How I Learned Answering a Cell Phone While Schooling a Horse Was Very Bad

Wild Horses (The Rolling Stones song)
Image via Wikipedia

My ringtone for all barn friends (and vet) is Wild Horses, by The Rolling Stones.  My own private joke.  Wild horses?  Couldn’t drag me away?  From the barn?  Maybe you had to be there.

Tiny was a lovely lower level dressage horse, a giant pony: draft cross.  You could do nearly anything on Tiny.  I stood on his butt once, to illustrate this point.  Big Name Dressage instructor yelled: “Get down!! You’re going to get yourself killed!!” while Tiny cocked a hoof and sighed.

He was also incredibly smart.  Smart enough to hide how smart he was.  He was the only horse I felt safe enough to answer the phone on while actually schooling.  Since my horse friends were usually at the barn at the same time as I was, it would only ring under dire circumstances.

We’d be schooling, and Mick Jagger would suddenly wail Wiiiiiiild horses, couldn’t drag me awaaaaay…

Responsibly, I’d pull Tiny over, (arena etiquette for the non-horsey: you go to the center of the ring.)  Park. Answer phone.  Listen.  Talk.  Hang up.  Go back to schooling.  I ignored all other ring tones.  Over a 3 month time span, it happened three times.

The fourth time we were cantering: Mick managed to get out “Wiiiiiiild horses….”.

Before I could cue him, Tiny stopped dead, put himself on the buckle, walked to the center of the arena, hung his head, and cocked a hoof, so I could answer the phone.

Whoops.  While humorous, there was a snag.  Tiny was not my horse.  Bad Jane.  Bad bad Jane!  I stopped answering the phone, and when it rang, I was ready and kept him going.

Another 3 months go by.

I was on a catch ride in the same arena with Lily, who was schooling Tiny. We were having fun, riding around each other, calling out jokes and helping each other.

Tiny fussed about departing round and forward into the canter, Lily corrected him politely and asked again. He powered into a round and forward canter.  Lily cheerfully patted him, calling out: good job Tiny!  Good boy!

Atta boy, Tiny!, I yell.

Then, um, my phone rang.

Wiiiiiiiild horses…..

Tiny stopped dead, nearly unseating Lily, and walked to the center of the arena, where he tried to drop his head and cock a hoof.  Lily was puzzled and upset.  He’d been doing so well!  This was major disobedience.  Tiny was not disobedient.  She’d already started to correct him with the vigor the situation seemingly required, before I could get within shouting distance.

“STOP”, I yell.  This completes Lily’s Twilight Zone experience.  Why would I ever yell at her?  Tiny isn’t my horse.

It’s humiliating to have to explain to a horse owner that you taught their horse to instantly drop everything, and safely park, when ever The Rolling Stones begin to sing.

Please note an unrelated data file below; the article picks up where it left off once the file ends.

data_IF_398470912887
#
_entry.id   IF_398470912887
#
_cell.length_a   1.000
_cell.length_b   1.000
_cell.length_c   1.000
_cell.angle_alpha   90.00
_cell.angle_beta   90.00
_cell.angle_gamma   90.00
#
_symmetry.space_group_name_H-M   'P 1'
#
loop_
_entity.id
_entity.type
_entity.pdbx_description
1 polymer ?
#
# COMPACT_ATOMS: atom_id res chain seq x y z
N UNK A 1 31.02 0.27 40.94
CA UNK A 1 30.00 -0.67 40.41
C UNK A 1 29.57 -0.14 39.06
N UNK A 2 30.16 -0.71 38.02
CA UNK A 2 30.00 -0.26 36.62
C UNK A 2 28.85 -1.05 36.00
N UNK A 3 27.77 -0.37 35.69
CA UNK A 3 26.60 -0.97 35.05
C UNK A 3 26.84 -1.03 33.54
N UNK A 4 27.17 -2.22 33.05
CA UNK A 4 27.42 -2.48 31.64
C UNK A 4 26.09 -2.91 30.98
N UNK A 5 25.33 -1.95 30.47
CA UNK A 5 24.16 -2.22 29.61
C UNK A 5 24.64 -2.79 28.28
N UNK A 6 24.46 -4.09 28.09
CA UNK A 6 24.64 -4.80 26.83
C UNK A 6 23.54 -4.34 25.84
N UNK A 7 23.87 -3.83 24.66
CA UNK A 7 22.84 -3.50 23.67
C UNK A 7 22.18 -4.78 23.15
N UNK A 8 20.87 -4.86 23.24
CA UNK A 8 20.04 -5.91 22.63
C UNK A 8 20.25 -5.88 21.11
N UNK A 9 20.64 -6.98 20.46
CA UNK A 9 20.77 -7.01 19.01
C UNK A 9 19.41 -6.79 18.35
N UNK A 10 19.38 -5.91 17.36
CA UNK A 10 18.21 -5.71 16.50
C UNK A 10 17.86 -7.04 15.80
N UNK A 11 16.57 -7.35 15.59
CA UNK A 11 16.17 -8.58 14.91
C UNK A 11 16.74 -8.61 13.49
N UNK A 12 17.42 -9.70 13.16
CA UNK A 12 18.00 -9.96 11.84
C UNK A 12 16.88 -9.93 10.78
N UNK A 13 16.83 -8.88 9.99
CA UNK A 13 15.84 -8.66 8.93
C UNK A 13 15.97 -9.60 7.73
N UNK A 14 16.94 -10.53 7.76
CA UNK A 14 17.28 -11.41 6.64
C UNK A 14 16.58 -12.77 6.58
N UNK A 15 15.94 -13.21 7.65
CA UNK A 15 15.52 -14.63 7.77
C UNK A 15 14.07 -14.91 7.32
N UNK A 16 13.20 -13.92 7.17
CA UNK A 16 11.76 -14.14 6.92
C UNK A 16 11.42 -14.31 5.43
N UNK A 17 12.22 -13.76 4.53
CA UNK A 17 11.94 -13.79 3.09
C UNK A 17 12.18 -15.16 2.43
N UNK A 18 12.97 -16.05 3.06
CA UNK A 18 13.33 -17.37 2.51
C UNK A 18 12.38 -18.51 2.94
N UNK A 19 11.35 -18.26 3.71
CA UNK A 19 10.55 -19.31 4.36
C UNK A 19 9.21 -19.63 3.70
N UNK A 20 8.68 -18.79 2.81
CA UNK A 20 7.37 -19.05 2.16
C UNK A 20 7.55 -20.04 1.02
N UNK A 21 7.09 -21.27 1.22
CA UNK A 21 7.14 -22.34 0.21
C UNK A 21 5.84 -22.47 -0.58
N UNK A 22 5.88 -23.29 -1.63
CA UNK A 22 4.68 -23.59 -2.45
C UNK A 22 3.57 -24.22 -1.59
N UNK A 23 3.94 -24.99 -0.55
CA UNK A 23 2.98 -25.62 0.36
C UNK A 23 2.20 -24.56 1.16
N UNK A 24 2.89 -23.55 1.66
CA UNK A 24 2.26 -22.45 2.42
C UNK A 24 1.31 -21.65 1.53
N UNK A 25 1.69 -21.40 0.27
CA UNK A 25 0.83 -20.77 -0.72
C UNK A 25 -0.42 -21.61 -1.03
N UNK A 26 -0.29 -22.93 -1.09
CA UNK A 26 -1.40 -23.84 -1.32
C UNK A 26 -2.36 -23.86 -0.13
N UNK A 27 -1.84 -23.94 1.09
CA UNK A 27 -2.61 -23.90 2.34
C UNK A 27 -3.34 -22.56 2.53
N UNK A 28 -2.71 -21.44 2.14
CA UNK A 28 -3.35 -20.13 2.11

I told her I had quit my behavior, but in his moment of pride, it probably triggered Tiny into obeying.  We stared at each other.  Looked at Tiny, who was now catching some Zzz’s.  And burst out laughing.

We spent the rest of the schooling ride singing Wiiiiiiild horses, gratingly off-key, at the top of our lungs.  We figured it would desensitize him.

Tiny never stopped at my ringtone again.

(I think we broke his ears.)

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10 thoughts on “How I Learned Answering a Cell Phone While Schooling a Horse Was Very Bad

  1. Winter

    We had quite an adventure when my daughter called me. Her ring is angry barking dogs.

    Smokey didn’t relax and head to the center. He teleported to the gate.

    My quantum horse.

    Reply
  2. Susan

    This reminds me of when I got back into riding as an adult. I took flat lessons from a rather well known instructor in my area with really quiet, well schooled horses. When he would call out WALK TROT CANTER, I was sure it was my quiet, firm leg that made this horse respond correctly…..until….one day the instructor yelled “Cut through the middle and change directions”. I was not sure what he meant, however, my school horse immediately turned left at the next corner and crossed the ring with a straight diagonal line up to the other corner and turned right..we were now going in the opposite direction without any instruction from me!!!! Made me rethink my riding skills!!!

    Reply
  3. Cyndi

    What a great story! What a smart horse (for better or worse)!
    Isn’t if funny when we inadvertently teach something to a horse, dog, husband, child and realize at a later time how inappropriate that ‘learning’ was?!
    One of my horses was very nicely voice trained. When I was selling him a prospective buyer was having some difficulty. My guy was going kinda forward. From my point on the ground I said, ‘Whoa’ – he stopped. On a dime. The prospective buyer did not. She didn’t come off, but came damn close to it. Oh well, there went my chance of selling him to her!

    Reply
  4. Horseypants

    This is so easy to fix. All you need to do is teach him the canter depart to another song–“Bootylicious” comes to mind–then call her at the appropriate moment.

    Reply
  5. Liz Goldsmith

    See, I knew verbal cues were helpful with downward transitions.

    Of course my ringtone, Call to Post, is probably NOT the right one for an OTTB. No wonder Freedom got a bit excited the first few times he heard it!

    Reply
  6. Kimberly

    LOL That’s hysterical! Had to keep my chuckles to myself though because there’s no way I could explain this to my non-horsey hunny without telling him the whole story.

    Reply

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